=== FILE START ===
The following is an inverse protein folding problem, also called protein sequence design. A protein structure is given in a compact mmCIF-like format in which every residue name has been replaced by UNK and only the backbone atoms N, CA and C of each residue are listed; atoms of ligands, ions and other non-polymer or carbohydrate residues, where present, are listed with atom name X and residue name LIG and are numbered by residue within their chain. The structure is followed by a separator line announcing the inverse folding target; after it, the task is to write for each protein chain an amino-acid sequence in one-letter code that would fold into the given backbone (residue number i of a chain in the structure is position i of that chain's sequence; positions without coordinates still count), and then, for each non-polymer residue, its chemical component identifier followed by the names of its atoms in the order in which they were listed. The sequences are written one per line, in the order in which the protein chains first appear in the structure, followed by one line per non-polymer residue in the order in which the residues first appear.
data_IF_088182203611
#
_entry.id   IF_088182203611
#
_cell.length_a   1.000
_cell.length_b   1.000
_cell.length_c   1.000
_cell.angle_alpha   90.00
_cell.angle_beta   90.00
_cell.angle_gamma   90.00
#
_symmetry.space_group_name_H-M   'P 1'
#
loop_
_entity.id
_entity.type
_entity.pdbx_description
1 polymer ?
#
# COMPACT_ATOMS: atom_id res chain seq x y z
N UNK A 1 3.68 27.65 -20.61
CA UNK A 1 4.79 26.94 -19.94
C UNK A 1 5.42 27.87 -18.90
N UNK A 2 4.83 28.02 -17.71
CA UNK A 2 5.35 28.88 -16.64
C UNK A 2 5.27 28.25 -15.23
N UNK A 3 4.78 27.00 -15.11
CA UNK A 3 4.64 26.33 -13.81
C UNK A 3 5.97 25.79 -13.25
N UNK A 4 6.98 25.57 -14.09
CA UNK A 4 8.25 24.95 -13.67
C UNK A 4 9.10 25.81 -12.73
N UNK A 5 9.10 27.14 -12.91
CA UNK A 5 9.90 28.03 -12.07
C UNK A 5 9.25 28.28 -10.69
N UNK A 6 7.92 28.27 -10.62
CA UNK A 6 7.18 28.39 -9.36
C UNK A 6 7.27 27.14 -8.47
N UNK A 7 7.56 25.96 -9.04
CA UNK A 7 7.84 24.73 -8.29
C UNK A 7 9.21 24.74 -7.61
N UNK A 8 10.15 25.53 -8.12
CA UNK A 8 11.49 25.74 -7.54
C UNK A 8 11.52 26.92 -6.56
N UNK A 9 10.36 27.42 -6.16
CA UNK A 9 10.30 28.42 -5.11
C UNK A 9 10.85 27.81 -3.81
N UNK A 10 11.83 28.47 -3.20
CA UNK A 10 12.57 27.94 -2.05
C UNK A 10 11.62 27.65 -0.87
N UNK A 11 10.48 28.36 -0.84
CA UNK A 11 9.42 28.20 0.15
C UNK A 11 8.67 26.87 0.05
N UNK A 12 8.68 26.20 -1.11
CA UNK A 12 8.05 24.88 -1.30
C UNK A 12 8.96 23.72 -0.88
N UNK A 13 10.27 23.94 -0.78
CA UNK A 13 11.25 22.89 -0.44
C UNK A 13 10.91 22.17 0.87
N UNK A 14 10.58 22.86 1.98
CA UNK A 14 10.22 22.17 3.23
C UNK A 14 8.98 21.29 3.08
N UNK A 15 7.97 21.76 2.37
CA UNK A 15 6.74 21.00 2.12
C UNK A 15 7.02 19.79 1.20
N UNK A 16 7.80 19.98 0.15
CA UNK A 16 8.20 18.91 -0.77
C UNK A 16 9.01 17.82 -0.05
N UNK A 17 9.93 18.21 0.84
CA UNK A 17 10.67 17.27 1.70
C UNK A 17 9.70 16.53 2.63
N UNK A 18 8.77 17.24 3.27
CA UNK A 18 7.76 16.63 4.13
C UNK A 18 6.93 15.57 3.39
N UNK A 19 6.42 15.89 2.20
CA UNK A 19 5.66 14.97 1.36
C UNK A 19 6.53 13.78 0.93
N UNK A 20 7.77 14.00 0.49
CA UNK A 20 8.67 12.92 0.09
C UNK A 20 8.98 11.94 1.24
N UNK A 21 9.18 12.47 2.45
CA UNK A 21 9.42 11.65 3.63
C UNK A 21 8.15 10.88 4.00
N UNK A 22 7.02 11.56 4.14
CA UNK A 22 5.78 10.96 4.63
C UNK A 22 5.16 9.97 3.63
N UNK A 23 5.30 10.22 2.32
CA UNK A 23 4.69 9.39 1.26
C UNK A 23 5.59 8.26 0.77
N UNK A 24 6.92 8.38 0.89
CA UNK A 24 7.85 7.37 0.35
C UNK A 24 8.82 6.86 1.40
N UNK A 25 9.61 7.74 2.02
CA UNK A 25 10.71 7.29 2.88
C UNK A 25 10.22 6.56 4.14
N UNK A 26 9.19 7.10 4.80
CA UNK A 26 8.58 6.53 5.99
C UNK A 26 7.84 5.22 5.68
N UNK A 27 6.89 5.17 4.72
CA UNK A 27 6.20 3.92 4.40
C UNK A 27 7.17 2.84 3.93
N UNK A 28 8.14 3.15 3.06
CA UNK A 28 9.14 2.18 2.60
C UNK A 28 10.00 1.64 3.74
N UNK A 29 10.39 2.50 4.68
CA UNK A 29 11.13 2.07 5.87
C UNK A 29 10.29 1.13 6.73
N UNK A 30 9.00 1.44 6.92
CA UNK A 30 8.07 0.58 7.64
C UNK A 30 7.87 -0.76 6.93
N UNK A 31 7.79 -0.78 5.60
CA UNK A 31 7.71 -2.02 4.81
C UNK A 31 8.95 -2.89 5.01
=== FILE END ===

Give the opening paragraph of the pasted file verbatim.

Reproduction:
The following is an inverse protein folding problem, also called protein sequence design. A protein structure is given in a compact mmCIF-like format in which every residue name has been replaced by UNK and only the backbone atoms N, CA and C of each residue are listed; atoms of ligands, ions and other non-polymer or carbohydrate residues, where present, are listed with atom name X and residue name LIG and are numbered by residue within their chain. The structure is followed by a separator line announcing the inverse folding target; after it, the task is to write for each protein chain an amino-acid sequence in one-letter code that would fold into the given backbone (residue number i of a chain in the structure is position i of that chain's sequence; positions without coordinates still count), and then, for each non-polymer residue, its chemical component identifier followed by the names of its atoms in the order in which they were listed. The sequences are written one per line, in the order in which the protein chains first appear in the structure, followed by one line per non-polymer residue in the order in which the residues first appear.